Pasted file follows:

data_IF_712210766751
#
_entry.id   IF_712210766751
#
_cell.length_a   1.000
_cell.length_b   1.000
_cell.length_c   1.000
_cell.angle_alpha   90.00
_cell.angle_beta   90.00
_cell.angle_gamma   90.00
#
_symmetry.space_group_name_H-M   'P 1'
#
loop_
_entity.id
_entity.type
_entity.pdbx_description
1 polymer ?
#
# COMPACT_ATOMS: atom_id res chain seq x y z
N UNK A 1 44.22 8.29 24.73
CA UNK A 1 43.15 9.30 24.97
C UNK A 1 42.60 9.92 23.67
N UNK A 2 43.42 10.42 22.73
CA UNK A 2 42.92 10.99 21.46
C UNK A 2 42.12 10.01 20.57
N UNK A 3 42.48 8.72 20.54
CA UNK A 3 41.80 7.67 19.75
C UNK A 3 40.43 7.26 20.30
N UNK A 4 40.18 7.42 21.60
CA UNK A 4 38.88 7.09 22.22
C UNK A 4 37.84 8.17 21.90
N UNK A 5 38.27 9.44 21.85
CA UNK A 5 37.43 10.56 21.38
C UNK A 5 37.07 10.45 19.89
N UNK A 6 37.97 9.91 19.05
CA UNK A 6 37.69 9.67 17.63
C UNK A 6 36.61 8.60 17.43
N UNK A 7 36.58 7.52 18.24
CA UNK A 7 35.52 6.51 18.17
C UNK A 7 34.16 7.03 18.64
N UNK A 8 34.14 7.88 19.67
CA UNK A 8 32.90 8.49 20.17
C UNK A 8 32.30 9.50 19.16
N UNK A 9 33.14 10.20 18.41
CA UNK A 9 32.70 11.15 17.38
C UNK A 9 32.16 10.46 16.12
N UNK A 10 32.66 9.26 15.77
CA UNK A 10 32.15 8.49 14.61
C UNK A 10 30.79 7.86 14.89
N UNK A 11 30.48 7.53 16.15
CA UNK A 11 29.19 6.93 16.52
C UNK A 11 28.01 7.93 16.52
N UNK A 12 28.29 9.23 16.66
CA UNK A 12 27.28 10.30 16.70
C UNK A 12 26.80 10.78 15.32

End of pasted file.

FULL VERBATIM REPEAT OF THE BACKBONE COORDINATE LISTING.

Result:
data_IF_712210766751
#
_entry.id   IF_712210766751
#
_cell.length_a   1.000
_cell.length_b   1.000
_cell.length_c   1.000
_cell.angle_alpha   90.00
_cell.angle_beta   90.00
_cell.angle_gamma   90.00
#
_symmetry.space_group_name_H-M   'P 1'
#
loop_
_entity.id
_entity.type
_entity.pdbx_description
1 polymer ?
#
# COMPACT_ATOMS: atom_id res chain seq x y z
N UNK A 1 44.22 8.29 24.73
CA UNK A 1 43.15 9.30 24.97
C UNK A 1 42.60 9.92 23.67
N UNK A 2 43.42 10.42 22.73
CA UNK A 2 42.92 10.99 21.46
C UNK A 2 42.12 10.01 20.57
N UNK A 3 42.48 8.72 20.54
CA UNK A 3 41.80 7.67 19.75
C UNK A 3 40.43 7.26 20.30
N UNK A 4 40.18 7.42 21.60
CA UNK A 4 38.88 7.09 22.22
C UNK A 4 37.84 8.17 21.90
N UNK A 5 38.27 9.44 21.85
CA UNK A 5 37.43 10.56 21.38
C UNK A 5 37.07 10.45 19.89
N UNK A 6 37.97 9.91 19.05
CA UNK A 6 37.69 9.67 17.63
C UNK A 6 36.61 8.60 17.43
N UNK A 7 36.58 7.52 18.24
CA UNK A 7 35.52 6.51 18.17
C UNK A 7 34.16 7.03 18.64
N UNK A 8 34.14 7.88 19.67
CA UNK A 8 32.90 8.49 20.17
C UNK A 8 32.30 9.50 19.16
N UNK A 9 33.14 10.20 18.41
CA UNK A 9 32.70 11.15 17.38
C UNK A 9 32.16 10.46 16.12
N UNK A 10 32.66 9.26 15.77
CA UNK A 10 32.15 8.49 14.61
C UNK A 10 30.79 7.86 14.89
N UNK A 11 30.48 7.53 16.15
CA UNK A 11 29.19 6.93 16.52
C UNK A 11 28.01 7.93 16.52
N UNK A 12 28.29 9.23 16.66
CA UNK A 12 27.28 10.30 16.70
C UNK A 12 26.80 10.78 15.32